The second point I want to make goes back to my discussion on tort reform, corporate immunity, lawsuit reform or whatever catchy name we all use to describe it. In your comment you state “[a]s to the issues that concern your firm, while I do not practice in your area, I understand many of the issues...As you know, legal fees and the formulas for medical reimbursements are important components of this issue.” While I believe your comment is directed solely at workers compensation reform, I wanted to use it to discuss tort reform in the context of a constitutional conservative viewpoint.

    First, as to legal fees in the tort law, as you know in 2009 the legislature attempted to cap the percentages attorneys could use in a contingency cap. But for a few strong constitutional conservatives who bucked the establishment, this would have been law. While this may appeal to the novice, contingency fee caps are anything but conservative. In analyzing such, how would you and other law firms who bill by the hour feel if the Oklahoma legislature decided to limit the amount associates and partners could charge on a per hour basis? Would this be an unnecessary limitation into your firm’s business practices? Or even taking the conservative argument one step further, limiting fees would go against the core principle of a free market economy. Instead of fostering competition as it relates to clients shopping for attorneys, the legislature essentially be wiping out competition as it relates to cost. Shouldn’t better lawyers be able to charge more? And who is next? Is the farmer, the banker or the insurance company that we decide how much they can contract for their services?

    While I won’t discuss in-depth, I do want to brush upon damage caps. I believe that damage caps are anything but conservative. While those sitting in powerful places may believe they know more than a jury, what conservative basis do they have to put themselves in place of jury? Yet, by placing caps, whether it’s Nancy Pelosi, Harry Reid and/or Governor Elect Fallin, that is exactly what they are doing. They are telling a jury, empanelled under the 7th Amendment, that they may know enough to send a man to the electric chair, but they do not know enough to determine the monetary amount an injured Oklahoman should have. That is undue government interference at its highest point.

    I would ask you and everyone involved in Governor-elect Fallin’s staff to ask yourself, how many jobs are worth sacrificing rights given to us by our nation and state’s founders? Should we limit the right of free speech in an effort to grow jobs? Should we limit people’s ability to speak out against certain business groups because it supposedly creates an adverse business climate in Oklahoma?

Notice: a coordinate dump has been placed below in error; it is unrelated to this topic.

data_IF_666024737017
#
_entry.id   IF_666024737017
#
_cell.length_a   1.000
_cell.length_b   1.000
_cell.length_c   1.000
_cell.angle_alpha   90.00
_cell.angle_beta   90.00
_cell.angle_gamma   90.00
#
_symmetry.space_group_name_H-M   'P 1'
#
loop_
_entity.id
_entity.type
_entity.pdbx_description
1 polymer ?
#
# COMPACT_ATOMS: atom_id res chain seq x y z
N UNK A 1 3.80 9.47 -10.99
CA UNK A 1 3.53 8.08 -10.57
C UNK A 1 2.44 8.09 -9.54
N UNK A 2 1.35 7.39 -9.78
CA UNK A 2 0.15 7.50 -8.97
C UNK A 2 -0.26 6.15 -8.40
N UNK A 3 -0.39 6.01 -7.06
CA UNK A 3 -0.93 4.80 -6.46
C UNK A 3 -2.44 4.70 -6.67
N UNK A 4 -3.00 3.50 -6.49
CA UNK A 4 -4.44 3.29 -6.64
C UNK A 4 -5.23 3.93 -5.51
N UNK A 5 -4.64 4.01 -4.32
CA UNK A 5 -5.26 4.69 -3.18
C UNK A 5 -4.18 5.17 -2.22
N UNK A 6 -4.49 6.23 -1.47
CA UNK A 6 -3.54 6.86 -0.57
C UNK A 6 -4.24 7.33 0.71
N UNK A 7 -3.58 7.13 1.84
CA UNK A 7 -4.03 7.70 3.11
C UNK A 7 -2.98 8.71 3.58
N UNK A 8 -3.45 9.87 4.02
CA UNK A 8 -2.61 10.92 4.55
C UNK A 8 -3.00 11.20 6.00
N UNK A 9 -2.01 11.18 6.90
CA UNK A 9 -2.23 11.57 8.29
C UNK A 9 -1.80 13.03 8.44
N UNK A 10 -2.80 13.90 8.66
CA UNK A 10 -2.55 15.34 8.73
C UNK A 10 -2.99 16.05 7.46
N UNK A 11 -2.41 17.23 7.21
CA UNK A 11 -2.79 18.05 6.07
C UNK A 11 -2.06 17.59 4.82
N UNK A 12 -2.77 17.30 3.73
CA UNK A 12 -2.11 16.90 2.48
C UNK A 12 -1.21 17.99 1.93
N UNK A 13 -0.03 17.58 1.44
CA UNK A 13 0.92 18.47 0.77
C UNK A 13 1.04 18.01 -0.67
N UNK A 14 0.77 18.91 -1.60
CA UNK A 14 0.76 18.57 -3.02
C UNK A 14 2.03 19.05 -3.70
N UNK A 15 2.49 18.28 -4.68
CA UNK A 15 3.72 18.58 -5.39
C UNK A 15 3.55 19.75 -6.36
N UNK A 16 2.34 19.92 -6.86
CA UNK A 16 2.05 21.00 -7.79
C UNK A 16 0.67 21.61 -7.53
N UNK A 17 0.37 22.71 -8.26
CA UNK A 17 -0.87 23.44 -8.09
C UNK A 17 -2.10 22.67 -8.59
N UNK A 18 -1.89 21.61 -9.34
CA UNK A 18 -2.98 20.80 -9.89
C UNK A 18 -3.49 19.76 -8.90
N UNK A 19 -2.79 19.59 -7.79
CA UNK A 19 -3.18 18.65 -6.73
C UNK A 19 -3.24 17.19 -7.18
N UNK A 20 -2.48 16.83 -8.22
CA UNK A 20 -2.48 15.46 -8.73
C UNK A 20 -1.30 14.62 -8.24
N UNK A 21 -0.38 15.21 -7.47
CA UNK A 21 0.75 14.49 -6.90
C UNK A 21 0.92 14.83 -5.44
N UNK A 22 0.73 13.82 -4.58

While I understand that politics may be gamesmanship, I personally believe that I have elected officials that should put aside the gamesmanship for serving. Not for furthering their political ambitions. Not for raising money for the next election cycle by appeasing big donors. But for doing what is right and best. I recognize this may seem altruistic but to Oklahomans, it should be principle.

  3. Gravatar for Mike Mc Neil
    Mike Mc Neil

    As I read through the comments and statements contained in this blog, as a Paralegal who no longer practices in any field, I cannot help but agree with Jeremy in part. While larry Parman brings up some relevant points, to HIS view, I realize that he does not care a whit about the average Oklahoma citizen. Not by his arguement here! Not once did I hear "I am concerned for the average Oklahoman". That, in my opinion, is exactly what is wrong with Oklahoma Trial Lawyers in current times.

    While defending a percieved attack on Gov-Elect Mary Fallin is an admirable action, it still remains to be seen exactly how observant of the State and US Constitution she is going to be. Staffing her transition team with trial attorneys and big business cronies does not appear to be very conservative to me.

    The main reason that Mary Fallin got 60% of the vote in November was not necessarily because she was the better candidate. In a large part it was because Jari Askins was not a logical choice. Many Republican Legislators advocated voting for Ms Fallin simply in order to have a full compliment of elected officials from the REpublican Party. Time will tell whether We the People made a mistake or not.

    If it turns out that we did indeed make a mistake then the grass roots organizations will be seeking to replace her as soon as is possible! Take that to heart!